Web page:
“Redon Reconsidered; In Chicago, the First Major U.S. Retrospective of the Artist’s Works,” The Washington Post, Jul 31, 1994, p. G.06
By Jason Edward Kaufman
For those who regard Monet and Ce’zanne as the alpha and omega of turn-of-the-century art, “Odilon Redon: Prince of Dreams,” an exhibition at the Art Institute of Chicago through Sept. 18, will be a revelation. Unlike his impressionist compatriots who extolled the sunlit countryside of France, Redon (1840-1916) delved into a murky dream-inspired realm inhabited by hybrid, often macabre creatures of myth and the imagination.
Redon’s peculiar conceptions collectively limn the cloudy area between nature, thought and the unknown. His works in black-and-white – together known as “Noirs” – constitute some of the most bizarre spectacles ever committed to paper: Skeleton men with bloated heads sprout from dying tree limbs, bat-winged disembodied heads flutter in a nocturnal atmosphere, and bearded savages in priestly capes inhabit an impenetrable gloom.
Compared with the kind of celebrity the impressionists enjoy today, Redon’s art remains grossly underappreciated. In fact, though he was the largest single exhibitor (and seller) in the “Armory Show” of 1913, which introduced the European avant-garde to America, the current exhibition – a collaboration among the Art Institute, the Vincent Van Gogh Museum, Amsterdam, and the Royal Academy, London – is Redon’s first comprehensive U.S. retrospective.
His extraordinary visions inspired Gauguin, Ensor, Munch and other contemporaries, and also influenced the work of surrealists Max Ernst, Salvador Dali and Man Ray. Like them, Redon cherished fantasy as an essential ingredient in the creative process – “the messenger of the `unconscious,’ ” he called it.
For the current tribute to this neglected master, a curatorial team led by the Art Institute’s Douglas Druick has amassed 180 oils, drawings, watercolors, lithographs and etchings from collections around the globe, including that of the Art Institute itself, which in 1920 acquired from Redon’s widow the world’s most complete selection of the artist’s graphic output. The survey covers Redon’s entire career, from sketches after Old Masters in the Louvre, to depictions of his native Bordeaux landscape, romantic inventions inspired by Delacroix, and on to the blossoming of his own distinctive idiom.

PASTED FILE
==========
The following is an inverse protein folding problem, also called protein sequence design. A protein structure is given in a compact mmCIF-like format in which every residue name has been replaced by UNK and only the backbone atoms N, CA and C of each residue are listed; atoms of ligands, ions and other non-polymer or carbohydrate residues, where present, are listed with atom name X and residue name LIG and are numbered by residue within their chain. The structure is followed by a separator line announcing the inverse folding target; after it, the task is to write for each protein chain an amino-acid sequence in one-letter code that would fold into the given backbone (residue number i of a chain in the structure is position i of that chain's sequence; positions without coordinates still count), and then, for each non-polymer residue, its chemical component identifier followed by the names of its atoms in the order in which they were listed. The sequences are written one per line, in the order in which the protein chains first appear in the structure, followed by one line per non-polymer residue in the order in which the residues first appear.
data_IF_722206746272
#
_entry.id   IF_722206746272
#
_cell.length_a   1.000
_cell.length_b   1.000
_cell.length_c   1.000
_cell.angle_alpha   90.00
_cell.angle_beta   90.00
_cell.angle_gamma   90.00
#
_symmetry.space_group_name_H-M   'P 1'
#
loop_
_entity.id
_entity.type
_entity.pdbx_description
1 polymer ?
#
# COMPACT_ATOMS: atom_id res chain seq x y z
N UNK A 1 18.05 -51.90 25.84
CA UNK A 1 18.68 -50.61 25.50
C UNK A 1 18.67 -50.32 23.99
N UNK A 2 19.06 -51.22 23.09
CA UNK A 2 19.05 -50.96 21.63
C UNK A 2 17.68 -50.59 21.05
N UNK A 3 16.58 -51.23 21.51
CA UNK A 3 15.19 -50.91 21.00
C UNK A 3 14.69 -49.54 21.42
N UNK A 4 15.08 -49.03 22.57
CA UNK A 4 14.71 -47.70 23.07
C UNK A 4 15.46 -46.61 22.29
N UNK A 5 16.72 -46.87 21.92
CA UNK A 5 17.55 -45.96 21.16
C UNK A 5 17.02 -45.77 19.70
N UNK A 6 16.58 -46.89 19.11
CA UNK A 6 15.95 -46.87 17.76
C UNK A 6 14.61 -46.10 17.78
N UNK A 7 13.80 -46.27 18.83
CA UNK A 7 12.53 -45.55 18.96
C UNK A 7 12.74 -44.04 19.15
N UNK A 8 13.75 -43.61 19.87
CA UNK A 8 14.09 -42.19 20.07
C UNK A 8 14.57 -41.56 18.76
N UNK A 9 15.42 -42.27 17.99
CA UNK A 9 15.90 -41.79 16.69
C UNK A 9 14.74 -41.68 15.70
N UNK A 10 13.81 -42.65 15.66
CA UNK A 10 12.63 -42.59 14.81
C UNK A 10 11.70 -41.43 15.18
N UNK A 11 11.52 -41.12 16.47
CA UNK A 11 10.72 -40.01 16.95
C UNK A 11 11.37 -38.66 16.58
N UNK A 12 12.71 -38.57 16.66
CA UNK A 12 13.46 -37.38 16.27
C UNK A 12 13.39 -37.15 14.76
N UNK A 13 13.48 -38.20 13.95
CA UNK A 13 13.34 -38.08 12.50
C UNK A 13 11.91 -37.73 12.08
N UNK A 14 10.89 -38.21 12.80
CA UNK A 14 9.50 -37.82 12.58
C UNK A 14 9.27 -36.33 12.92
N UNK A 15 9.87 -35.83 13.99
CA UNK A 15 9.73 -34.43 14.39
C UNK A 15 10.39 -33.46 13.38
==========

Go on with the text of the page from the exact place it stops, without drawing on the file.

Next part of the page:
Of several masters in Bordeaux and Paris, Redon was most affected by Rodolphe Bresdin, an admirer of Rembrandt’s prints who taught Redon the technical skills of lithography and etching. Along with drawing in charcoal, they occupied his attentions for the first 20 years of his career. A number of these eldritch “Noirs” have been beautifully installed, including one tenebrous wine-colored chamber evocative of a gas-lit turn-of-the-century salon. It would be hard to imagine a more compelling setting for these haunting hallucinations.
The disembodied head or eye – mortal or divine intelligence unfettered by physical constraints – is a recurring motif. The most famous drawing is “Eye-balloon” (1878), which shows a human head borne aloft. In the artist’s first lithographic series, “In the Dream,” published in 1879 when he was 39, a Magrittean eye-orb hovers like a vaguely menacing apparition between the columns of a gargantuan temple. In “Germination,” from the same series, a planetary archipelago of heads stretches across the night sky, charting an evolutionary progression from embryo to adult.
Several versions of “Closed Eyes” show an androgynous face consumed in introspection – a veritable embodiment of the artist’s inward turn. In another drawing, a naked man strides forth from an enveloping darkness carrying a lantern in which a luminous face appears. The emanation irradiates both the surrounding pavement and the grizzled protagonist who gropes along the dungeonlike corridor as if suspended in purgatorial eternity.
Enigma was a well-calculated effect for Redon, who wrote that his drawings “inspire and do not define themselves.” He wished to place the viewer “within the ambiguous world of the indeterminate,” free to derive significance “according to the spectator’s imaginative aptitude for enlarging everything or belittling it.”